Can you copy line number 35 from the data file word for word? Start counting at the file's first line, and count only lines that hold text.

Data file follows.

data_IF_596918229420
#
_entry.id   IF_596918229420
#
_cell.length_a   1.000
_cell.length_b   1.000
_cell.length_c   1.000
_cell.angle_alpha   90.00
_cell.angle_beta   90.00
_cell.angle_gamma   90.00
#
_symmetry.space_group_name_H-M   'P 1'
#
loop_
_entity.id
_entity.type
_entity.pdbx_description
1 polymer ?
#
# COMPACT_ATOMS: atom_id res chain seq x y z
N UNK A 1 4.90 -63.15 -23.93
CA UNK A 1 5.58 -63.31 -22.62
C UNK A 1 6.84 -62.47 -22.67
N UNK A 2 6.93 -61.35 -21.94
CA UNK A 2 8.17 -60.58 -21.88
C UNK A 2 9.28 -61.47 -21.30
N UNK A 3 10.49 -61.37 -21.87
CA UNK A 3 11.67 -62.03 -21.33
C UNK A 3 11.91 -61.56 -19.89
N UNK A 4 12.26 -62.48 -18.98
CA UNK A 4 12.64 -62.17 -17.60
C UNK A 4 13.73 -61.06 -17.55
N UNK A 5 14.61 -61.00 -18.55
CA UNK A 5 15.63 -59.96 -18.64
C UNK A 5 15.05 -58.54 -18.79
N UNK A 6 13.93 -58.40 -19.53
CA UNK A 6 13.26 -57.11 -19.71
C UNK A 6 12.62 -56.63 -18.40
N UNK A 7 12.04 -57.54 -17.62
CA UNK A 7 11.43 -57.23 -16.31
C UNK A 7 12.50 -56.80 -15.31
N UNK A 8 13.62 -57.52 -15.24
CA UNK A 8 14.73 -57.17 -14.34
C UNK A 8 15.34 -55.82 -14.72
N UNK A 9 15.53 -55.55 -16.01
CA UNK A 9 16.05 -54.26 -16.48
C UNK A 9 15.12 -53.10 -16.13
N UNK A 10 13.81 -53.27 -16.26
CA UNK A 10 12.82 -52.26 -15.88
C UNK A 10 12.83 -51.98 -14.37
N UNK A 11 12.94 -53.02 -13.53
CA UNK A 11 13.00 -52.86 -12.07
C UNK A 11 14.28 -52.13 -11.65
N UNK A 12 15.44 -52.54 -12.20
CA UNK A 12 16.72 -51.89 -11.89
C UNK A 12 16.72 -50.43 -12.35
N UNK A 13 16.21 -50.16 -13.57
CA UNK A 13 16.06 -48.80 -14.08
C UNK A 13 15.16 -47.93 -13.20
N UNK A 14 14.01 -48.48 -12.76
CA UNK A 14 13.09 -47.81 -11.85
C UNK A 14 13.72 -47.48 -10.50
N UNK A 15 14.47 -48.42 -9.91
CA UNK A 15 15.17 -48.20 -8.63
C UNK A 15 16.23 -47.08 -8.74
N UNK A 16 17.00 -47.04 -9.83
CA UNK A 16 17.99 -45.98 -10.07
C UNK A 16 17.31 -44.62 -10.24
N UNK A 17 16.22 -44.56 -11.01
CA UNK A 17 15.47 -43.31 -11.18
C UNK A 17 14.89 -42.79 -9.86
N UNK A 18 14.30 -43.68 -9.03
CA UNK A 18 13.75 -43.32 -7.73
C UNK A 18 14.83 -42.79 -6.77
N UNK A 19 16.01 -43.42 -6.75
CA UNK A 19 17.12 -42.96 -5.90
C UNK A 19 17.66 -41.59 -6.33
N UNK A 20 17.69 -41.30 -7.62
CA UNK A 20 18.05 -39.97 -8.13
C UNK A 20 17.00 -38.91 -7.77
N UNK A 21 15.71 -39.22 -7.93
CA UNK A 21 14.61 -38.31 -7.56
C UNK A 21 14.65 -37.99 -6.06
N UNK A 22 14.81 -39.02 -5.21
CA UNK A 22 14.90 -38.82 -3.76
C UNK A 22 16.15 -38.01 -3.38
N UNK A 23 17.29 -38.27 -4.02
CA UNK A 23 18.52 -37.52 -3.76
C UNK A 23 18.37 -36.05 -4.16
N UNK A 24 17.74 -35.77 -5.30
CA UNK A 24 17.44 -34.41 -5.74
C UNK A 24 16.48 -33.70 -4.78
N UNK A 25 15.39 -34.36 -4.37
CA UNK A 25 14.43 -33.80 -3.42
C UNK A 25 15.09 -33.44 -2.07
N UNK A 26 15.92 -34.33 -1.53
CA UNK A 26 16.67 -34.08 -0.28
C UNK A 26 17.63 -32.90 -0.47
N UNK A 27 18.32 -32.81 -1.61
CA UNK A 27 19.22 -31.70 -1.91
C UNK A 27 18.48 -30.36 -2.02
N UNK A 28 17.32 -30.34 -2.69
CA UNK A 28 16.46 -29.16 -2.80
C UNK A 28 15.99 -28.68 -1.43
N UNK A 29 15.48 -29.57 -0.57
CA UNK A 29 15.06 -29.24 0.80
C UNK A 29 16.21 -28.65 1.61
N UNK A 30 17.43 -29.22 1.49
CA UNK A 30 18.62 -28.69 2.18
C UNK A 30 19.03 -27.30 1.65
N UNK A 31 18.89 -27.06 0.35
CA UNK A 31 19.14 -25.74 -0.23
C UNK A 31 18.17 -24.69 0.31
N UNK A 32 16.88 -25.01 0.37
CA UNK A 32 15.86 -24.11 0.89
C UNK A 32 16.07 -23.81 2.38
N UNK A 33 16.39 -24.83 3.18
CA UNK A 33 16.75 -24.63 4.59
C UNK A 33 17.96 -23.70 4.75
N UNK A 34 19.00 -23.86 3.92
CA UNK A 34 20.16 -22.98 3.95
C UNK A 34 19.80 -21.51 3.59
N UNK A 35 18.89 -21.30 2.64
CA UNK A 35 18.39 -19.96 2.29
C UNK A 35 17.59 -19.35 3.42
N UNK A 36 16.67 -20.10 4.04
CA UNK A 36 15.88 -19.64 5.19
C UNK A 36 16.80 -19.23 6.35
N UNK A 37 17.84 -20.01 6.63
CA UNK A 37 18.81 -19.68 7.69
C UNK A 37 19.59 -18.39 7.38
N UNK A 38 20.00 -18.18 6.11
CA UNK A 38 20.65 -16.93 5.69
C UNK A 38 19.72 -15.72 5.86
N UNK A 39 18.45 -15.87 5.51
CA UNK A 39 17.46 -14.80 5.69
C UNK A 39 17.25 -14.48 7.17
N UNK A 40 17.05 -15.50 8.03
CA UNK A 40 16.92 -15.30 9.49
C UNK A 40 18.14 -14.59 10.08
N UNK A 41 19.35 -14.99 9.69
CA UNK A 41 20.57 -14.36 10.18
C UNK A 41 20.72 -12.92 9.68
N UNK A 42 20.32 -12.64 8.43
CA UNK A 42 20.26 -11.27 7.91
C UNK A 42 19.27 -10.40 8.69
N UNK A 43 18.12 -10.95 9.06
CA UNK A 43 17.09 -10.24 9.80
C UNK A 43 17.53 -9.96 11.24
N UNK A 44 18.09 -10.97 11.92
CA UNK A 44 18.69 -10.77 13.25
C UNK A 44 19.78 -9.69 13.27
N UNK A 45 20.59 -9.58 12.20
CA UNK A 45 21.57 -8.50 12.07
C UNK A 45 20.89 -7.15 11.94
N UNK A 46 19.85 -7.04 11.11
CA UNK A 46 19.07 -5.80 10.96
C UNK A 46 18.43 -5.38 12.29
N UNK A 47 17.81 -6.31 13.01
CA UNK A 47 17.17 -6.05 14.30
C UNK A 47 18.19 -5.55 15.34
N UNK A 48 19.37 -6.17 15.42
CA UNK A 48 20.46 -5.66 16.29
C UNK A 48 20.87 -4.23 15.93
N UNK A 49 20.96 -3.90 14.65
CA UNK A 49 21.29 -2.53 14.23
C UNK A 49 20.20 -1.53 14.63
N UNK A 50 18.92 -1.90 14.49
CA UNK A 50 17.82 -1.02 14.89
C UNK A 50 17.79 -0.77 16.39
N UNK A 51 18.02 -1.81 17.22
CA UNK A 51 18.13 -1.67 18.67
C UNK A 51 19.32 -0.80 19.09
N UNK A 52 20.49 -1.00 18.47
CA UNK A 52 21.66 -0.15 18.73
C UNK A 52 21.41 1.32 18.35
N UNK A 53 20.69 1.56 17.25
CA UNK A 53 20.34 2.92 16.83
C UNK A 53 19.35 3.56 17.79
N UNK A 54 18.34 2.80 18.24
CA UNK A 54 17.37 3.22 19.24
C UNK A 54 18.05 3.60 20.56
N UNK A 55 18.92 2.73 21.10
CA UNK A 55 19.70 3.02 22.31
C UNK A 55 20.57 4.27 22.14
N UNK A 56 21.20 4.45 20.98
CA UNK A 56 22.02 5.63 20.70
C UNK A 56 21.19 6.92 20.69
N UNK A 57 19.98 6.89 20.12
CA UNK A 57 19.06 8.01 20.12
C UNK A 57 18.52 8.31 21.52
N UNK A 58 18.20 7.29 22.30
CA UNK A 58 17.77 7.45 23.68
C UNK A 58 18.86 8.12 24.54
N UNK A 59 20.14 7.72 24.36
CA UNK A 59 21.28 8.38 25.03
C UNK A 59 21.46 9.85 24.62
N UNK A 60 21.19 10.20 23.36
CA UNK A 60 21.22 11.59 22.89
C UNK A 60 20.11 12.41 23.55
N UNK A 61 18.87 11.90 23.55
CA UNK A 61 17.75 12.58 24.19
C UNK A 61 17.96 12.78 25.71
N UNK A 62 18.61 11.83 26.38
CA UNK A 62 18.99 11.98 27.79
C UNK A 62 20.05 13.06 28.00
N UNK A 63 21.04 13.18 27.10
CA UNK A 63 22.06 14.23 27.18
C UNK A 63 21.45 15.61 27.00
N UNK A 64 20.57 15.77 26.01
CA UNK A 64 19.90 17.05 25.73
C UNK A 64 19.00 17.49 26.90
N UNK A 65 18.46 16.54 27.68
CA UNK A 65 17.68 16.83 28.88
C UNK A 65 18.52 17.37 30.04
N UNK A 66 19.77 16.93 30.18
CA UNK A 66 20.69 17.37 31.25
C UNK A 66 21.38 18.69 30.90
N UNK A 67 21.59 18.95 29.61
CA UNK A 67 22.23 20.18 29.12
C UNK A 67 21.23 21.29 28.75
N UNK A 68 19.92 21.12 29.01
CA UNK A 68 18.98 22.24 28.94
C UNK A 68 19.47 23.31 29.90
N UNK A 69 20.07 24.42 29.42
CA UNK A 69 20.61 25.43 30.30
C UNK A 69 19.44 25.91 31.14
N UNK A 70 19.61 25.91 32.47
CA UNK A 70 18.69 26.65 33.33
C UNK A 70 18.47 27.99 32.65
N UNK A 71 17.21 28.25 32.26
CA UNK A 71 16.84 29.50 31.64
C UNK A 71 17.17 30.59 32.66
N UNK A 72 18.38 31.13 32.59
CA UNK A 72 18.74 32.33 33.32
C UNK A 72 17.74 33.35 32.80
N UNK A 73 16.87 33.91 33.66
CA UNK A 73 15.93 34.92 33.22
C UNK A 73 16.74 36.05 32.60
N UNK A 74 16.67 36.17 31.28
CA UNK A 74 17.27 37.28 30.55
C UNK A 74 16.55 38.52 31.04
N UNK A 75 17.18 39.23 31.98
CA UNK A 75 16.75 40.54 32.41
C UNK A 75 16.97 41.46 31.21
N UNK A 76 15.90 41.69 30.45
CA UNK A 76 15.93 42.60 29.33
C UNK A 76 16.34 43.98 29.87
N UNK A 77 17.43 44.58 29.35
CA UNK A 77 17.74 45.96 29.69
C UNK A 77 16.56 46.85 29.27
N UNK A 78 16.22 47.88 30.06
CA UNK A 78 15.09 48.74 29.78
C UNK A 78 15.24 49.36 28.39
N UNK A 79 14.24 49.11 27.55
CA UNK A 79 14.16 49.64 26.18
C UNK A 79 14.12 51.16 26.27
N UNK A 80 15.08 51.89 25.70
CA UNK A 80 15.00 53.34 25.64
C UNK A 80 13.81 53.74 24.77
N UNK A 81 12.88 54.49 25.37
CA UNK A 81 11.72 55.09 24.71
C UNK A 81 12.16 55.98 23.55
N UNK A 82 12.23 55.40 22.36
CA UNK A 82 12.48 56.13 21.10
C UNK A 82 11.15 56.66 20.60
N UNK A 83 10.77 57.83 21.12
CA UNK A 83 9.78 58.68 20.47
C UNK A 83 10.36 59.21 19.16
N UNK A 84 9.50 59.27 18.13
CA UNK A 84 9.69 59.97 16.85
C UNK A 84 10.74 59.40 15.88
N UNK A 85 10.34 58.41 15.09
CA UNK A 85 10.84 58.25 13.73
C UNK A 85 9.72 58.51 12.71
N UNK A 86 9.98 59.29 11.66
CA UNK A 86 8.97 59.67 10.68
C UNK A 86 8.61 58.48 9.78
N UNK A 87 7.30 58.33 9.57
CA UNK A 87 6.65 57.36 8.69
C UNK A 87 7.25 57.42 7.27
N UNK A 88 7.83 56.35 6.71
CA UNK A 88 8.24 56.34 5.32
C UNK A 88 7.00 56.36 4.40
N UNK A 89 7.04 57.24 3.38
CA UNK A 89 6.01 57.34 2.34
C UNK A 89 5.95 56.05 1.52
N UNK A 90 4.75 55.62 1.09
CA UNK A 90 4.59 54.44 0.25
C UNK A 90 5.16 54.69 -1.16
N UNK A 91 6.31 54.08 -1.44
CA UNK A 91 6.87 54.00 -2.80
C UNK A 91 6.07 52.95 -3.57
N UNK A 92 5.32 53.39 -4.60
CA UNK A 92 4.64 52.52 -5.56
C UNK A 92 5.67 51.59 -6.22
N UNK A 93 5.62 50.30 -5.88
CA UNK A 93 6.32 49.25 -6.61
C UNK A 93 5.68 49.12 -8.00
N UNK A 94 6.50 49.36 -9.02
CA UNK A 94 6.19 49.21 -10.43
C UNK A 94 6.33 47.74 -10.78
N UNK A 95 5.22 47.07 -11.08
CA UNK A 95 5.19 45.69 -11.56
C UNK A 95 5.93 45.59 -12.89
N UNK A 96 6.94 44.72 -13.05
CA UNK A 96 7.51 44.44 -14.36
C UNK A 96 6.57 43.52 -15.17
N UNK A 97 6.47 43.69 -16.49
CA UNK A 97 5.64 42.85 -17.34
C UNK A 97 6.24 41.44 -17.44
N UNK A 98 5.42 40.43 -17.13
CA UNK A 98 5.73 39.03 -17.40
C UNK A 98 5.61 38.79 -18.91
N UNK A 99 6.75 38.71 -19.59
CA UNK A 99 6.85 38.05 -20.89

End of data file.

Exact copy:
C UNK A 5 15.05 -58.54 -18.79